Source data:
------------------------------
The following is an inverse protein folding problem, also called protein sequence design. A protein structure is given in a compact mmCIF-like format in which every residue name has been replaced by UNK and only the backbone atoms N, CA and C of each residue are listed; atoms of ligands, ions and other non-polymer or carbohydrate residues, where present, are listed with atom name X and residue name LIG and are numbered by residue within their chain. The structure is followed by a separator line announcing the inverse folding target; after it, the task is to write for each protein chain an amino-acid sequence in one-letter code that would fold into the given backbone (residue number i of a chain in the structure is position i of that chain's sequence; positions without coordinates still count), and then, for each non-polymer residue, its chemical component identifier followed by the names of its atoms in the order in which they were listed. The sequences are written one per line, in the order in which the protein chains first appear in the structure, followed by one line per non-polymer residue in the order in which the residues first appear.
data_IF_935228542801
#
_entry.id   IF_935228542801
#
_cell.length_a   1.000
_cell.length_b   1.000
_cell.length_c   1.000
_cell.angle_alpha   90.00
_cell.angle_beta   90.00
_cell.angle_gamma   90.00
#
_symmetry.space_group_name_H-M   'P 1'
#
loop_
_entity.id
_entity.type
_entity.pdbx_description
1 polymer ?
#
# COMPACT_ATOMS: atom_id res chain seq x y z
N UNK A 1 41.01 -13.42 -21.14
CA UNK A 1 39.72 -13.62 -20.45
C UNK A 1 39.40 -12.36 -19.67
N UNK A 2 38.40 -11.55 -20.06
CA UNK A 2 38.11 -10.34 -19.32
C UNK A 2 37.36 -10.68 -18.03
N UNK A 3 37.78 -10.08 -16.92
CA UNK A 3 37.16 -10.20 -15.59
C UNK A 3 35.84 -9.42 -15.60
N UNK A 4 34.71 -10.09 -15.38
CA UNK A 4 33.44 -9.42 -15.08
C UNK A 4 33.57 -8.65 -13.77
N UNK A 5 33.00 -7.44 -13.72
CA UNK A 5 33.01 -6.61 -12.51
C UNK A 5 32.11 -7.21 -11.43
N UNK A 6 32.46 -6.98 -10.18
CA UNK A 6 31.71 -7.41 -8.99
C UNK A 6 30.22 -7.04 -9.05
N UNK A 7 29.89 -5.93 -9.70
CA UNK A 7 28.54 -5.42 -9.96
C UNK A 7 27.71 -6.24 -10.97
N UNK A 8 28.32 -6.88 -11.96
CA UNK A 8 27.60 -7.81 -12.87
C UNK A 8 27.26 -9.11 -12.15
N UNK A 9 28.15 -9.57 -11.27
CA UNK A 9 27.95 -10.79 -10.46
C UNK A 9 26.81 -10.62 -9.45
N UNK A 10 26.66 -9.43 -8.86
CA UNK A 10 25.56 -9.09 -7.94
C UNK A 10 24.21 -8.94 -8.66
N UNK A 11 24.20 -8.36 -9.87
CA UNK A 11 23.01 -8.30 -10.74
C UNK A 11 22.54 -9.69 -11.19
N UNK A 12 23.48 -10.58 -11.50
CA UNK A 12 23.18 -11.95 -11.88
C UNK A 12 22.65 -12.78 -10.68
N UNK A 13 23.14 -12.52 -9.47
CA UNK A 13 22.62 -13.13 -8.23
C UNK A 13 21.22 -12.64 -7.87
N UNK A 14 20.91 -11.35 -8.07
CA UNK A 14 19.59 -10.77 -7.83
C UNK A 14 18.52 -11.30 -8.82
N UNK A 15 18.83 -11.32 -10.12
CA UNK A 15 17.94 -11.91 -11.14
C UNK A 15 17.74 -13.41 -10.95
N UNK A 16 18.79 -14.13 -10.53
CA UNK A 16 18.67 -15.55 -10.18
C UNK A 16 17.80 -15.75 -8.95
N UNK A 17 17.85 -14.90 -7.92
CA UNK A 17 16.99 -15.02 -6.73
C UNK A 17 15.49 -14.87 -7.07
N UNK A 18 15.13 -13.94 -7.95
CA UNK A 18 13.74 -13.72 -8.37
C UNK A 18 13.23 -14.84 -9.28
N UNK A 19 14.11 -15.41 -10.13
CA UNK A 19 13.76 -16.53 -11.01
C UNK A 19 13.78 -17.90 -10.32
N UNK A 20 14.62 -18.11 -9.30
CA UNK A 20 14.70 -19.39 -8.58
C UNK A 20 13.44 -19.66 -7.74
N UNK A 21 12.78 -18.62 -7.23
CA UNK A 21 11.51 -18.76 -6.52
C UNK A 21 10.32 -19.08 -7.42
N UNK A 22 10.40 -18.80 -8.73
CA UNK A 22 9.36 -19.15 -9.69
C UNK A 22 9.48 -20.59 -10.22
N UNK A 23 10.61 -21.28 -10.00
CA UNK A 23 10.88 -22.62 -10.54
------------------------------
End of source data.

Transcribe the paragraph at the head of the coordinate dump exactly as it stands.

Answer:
The following is an inverse protein folding problem, also called protein sequence design. A protein structure is given in a compact mmCIF-like format in which every residue name has been replaced by UNK and only the backbone atoms N, CA and C of each residue are listed; atoms of ligands, ions and other non-polymer or carbohydrate residues, where present, are listed with atom name X and residue name LIG and are numbered by residue within their chain. The structure is followed by a separator line announcing the inverse folding target; after it, the task is to write for each protein chain an amino-acid sequence in one-letter code that would fold into the given backbone (residue number i of a chain in the structure is position i of that chain's sequence; positions without coordinates still count), and then, for each non-polymer residue, its chemical component identifier followed by the names of its atoms in the order in which they were listed. The sequences are written one per line, in the order in which the protein chains first appear in the structure, followed by one line per non-polymer residue in the order in which the residues first appear.